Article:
Sakharov (named, as I have named all my cars, for a well-known physicist) was a 1973 Dart Swinger with a 225 slant-6 engine. I loved that car with all my heart, even though I and my husband only had him for about 4 years.
Sakharov started life in Windom, Minnesota. His original owner was a gentleman farmer who worked at the local Toro plant (yes, the lawnmower people) in the winter and farmed in the warmer months. When the gentleman farmer (whose name to this day I still don't know) lost his licence because of poor eyesight, Sakharov was parked in a barn and left there all alone for the next 10 or so years. After the gentleman farmer passed away, his brother put Sakharov up for sale at an estate auction--where he was purchased by a mechanic/car dealer and fixed up a bit. A few hoses were replaced here, some work was done on the transmission there, and the dealer sold it to me and my husband for $500 plus the carcass of Heisenberg--our old 1981 Ford Escort that had coughed out his last breath on a lonely highway outside Butterfield, MN the November before.
The first thing that impressed me about Sakharov was the engine. It ran like a champ! The second thing that impressed me was the power of the car. I felt so...alive, so free in that car. The third thing that impressed me was the solidity of the car. The Dart was built like a Russian Sturmovik fighter plane--sturdy and solid. It was then that I named him for a Russian physicist--Andrei Sakharov, the father of the Soviet hydrogen bomb. It seemed only fitting.
Shortly after purchasing Sakharov, my husband and I had some more work done on him to replace a few things that the dealer had missed. Not long after that, Sakharov gained the second part of his name--the Indestructible Dart.
It was a damp morning in June 1995. I was driving down a rain- slicked street in Mankato, Minnesota. I saw the light turn green as I approached the intersection, and I also saw the 92 Ford Taurus run the red light not 15 feet in front of me. I hit the brakes in an attempt to stop before hitting the car, but to no avail. Sakharov hit the Taurus' right rear end, spinning the Taurus around 180 degrees in the intersection. I slowly pulled over to the right-hand side of the one-way street, and the driver of the Taurus and I exchanged insurance information and surveyed the damage. Sakharov looked OK--save for the fact that I couldn't make really tight right turns anymore. The Taurus, however, was in bad shape. It's right rear end was all stove in, and a jagged piece of metal from the frame had punctured the tire.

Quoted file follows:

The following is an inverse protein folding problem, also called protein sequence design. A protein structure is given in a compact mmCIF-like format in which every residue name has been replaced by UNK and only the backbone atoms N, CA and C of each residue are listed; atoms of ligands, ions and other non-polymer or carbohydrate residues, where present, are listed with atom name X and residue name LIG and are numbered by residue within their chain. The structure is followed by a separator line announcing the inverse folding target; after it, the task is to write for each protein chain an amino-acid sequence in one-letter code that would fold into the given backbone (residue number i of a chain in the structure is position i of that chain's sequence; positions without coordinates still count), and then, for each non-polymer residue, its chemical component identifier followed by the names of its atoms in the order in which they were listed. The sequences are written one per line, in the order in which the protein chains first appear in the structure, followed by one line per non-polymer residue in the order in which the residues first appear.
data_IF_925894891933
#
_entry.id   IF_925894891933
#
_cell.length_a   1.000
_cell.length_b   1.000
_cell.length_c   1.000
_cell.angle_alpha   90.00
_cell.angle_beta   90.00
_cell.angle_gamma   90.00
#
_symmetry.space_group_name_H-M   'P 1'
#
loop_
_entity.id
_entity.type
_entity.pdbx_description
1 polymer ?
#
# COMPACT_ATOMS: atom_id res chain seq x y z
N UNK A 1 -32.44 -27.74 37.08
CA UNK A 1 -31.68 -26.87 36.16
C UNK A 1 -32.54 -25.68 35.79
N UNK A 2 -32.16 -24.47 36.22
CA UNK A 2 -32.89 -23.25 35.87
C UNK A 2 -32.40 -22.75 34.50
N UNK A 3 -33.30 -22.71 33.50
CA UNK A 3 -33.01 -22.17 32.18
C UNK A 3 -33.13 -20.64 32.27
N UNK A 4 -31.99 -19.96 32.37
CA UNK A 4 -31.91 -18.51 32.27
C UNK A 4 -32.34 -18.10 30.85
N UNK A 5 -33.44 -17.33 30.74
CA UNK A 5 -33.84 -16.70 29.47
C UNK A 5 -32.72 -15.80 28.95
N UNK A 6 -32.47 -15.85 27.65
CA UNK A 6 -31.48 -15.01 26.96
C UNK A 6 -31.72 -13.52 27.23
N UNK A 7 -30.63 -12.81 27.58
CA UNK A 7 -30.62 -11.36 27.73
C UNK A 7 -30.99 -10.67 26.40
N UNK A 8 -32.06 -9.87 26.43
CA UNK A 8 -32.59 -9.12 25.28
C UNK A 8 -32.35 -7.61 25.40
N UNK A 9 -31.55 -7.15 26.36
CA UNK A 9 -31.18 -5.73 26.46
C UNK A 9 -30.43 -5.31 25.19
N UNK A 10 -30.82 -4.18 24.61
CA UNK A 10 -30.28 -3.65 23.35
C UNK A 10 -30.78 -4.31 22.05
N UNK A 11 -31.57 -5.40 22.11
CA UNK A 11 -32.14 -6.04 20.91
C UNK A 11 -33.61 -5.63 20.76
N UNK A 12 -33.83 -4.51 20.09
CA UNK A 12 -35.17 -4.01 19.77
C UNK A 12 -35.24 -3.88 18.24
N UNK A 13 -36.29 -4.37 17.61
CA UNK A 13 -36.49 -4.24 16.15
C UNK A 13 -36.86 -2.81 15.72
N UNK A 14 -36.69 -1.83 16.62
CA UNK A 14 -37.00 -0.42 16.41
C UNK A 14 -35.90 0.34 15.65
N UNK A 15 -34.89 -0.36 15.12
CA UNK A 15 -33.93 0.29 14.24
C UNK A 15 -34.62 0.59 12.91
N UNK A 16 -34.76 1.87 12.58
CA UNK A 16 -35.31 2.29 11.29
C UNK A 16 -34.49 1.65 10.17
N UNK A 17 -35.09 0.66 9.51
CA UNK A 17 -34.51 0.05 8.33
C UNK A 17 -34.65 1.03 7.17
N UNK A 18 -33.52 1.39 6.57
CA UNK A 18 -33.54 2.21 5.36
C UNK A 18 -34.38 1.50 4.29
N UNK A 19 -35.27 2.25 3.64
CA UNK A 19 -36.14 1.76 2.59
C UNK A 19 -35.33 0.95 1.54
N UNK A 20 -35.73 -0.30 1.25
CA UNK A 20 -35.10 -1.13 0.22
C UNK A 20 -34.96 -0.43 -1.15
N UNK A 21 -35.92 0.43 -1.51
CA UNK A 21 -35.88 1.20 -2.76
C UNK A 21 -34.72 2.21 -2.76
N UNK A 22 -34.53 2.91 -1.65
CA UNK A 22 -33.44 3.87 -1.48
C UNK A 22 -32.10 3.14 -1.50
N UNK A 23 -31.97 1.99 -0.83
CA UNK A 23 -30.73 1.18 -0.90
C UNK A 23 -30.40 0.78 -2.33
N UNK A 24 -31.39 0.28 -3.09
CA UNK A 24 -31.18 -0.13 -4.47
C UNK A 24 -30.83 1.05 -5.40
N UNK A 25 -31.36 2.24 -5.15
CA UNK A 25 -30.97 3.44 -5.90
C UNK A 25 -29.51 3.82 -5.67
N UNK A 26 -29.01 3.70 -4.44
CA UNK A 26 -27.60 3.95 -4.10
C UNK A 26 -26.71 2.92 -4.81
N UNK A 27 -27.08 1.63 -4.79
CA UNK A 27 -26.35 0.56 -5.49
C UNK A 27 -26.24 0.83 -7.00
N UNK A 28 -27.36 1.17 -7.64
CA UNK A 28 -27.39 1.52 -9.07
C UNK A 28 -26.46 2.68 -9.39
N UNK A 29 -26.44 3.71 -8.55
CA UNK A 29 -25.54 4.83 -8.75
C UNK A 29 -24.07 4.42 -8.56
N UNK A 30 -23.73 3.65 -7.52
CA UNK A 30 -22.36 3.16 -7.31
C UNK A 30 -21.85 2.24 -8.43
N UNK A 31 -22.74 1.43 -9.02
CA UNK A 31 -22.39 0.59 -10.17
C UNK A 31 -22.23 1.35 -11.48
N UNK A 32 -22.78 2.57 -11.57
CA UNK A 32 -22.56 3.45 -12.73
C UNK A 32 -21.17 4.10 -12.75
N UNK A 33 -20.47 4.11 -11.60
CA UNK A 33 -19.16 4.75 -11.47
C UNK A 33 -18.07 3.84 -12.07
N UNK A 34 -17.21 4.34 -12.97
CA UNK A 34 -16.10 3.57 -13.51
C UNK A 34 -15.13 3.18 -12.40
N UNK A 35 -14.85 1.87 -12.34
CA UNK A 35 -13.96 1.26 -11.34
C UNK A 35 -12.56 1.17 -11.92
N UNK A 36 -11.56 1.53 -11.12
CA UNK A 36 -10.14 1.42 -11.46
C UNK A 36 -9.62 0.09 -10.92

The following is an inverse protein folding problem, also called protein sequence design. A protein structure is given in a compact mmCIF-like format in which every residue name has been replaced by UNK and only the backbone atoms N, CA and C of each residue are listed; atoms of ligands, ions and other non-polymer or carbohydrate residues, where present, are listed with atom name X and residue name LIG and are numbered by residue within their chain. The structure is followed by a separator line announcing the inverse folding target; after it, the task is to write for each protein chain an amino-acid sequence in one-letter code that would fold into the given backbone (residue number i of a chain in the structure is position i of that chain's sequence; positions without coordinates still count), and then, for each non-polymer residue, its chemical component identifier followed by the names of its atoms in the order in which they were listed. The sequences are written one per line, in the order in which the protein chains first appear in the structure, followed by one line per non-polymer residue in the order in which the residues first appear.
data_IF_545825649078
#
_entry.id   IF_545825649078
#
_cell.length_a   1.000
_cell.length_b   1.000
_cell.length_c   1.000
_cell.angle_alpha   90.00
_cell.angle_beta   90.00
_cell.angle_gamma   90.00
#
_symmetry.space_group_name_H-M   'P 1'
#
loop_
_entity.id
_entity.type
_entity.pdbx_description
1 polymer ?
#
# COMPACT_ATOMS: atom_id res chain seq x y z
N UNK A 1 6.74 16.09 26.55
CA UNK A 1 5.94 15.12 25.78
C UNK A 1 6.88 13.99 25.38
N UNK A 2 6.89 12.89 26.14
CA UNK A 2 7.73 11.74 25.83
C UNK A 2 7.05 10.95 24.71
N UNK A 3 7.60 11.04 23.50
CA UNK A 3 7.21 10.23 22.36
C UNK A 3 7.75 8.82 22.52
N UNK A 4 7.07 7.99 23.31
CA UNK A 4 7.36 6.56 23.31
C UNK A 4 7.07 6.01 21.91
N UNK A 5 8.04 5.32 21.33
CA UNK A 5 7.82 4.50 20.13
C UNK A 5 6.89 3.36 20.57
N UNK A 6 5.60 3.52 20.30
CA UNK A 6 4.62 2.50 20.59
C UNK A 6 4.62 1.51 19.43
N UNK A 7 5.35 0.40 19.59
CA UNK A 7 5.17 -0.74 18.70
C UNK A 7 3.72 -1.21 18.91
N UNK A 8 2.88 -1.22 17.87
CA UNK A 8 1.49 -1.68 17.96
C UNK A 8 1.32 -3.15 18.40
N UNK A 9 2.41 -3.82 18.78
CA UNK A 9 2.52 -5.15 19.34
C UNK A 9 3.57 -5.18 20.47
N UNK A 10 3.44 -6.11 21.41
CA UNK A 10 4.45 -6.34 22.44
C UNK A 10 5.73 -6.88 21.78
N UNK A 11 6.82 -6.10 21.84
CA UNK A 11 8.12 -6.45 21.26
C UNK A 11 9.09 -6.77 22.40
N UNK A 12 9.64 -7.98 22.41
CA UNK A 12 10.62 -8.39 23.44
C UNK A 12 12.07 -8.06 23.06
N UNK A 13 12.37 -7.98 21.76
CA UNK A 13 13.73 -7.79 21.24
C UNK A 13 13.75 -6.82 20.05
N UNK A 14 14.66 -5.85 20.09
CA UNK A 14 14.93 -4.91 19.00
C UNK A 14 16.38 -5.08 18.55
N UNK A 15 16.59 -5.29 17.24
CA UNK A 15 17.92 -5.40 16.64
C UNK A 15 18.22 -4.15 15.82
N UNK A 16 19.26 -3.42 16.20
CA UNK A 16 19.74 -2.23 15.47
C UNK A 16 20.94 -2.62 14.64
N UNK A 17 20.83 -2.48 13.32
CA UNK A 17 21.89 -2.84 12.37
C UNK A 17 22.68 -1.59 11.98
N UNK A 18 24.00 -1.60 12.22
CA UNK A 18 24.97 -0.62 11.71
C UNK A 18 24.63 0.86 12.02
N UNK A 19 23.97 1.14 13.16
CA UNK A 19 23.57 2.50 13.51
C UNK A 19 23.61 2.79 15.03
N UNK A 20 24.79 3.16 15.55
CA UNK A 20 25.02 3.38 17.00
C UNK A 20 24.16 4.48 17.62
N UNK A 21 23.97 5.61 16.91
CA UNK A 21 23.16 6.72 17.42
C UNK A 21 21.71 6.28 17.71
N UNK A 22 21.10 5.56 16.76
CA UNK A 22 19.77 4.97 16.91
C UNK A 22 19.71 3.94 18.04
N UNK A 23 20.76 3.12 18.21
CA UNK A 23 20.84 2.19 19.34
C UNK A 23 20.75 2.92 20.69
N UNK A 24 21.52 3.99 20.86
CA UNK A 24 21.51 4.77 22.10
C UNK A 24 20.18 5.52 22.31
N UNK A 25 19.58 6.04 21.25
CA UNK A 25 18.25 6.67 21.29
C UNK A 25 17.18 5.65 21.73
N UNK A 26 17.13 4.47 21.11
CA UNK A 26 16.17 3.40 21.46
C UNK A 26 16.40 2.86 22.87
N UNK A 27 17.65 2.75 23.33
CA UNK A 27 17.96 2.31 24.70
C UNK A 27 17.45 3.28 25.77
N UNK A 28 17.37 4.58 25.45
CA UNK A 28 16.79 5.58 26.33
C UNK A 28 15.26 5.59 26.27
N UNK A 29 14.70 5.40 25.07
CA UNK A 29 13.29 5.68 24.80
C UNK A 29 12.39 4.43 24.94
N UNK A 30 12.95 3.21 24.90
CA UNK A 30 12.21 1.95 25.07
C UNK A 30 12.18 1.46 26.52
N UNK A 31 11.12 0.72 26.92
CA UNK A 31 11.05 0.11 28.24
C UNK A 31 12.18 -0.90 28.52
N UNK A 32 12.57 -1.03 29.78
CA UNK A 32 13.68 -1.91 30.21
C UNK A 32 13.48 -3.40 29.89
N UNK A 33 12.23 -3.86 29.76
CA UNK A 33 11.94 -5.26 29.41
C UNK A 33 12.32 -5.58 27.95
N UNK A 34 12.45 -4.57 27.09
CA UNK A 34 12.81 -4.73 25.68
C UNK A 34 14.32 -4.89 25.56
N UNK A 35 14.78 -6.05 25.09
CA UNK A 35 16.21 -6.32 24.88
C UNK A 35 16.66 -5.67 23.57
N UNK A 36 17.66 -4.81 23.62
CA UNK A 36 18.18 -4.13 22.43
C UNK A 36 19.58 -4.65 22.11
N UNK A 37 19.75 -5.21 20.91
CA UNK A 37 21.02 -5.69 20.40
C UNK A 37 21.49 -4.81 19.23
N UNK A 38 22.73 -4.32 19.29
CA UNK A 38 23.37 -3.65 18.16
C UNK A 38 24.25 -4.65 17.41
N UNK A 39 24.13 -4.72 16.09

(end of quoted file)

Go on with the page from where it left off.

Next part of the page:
The driver of the Taurus was OK. I, however, had suffered a sprained knee and had bruises from the seatbelt in the car--had I been in a lesser car (or even Heisenberg!) I probably would not be here today to write this. Sakharov's frame was bent ever-so-slightly to the right--easily straightened. But one thing did change after that day-- my love for the car grew by leaps and bounds. Sakharov had saved my life in that accident, as far as I was concerned, and all I could do in return was love him and treat him like the wonderful car that he was.
The love affair with Sakharov lasted through a move to North Carolina and the next three and a half years. But, as the saying goes, all good things must come to an end. And so it did on June 23rd, 1998. I was on my way back from a fundraiser. It was dark. I slowed to about 20 MPH to cross some railroad tracks--unfortunately, whoever put that sign up had neglected to add on "look out for the 1-foot gap between the tracks and the pavement!!" **BAM** Sakharov started wobbling a bit, almost like the shocks had gone. I limped home and parked the car. The following Monday, a mechanic friend of mine came to survey the damage--his comment was "I'm amazed that you made it home alive, Camille." Since Rod was unable to jack the car up, we didn't know the full extent of what had happened. I called for a wrecker this morning and had Sakharov towed to a local automotive shop. Half an hour after that, I received the bad news. Sakharov the Indestructible Dart had brought me home for the last time that night. Hitting the 1-foot gap had caused the frame to separate from the body, snapping control arms and torsion bars on the front end. The axle had also broken. My car--my beautiful-despite-all-the-rust Dart--had effectively been torn apart, and yet he carried me the 20 miles home without complaint when according to the mechanic the wheels should have come off and he should have simply scraped into the ground. Some would say I'm weird for shedding tears over a car--a hunk of metal and vinyl and injection-moulded plastic--but my husband and my friends know that I'm shedding tears over a valued friend who gave so much and asked so little in return.
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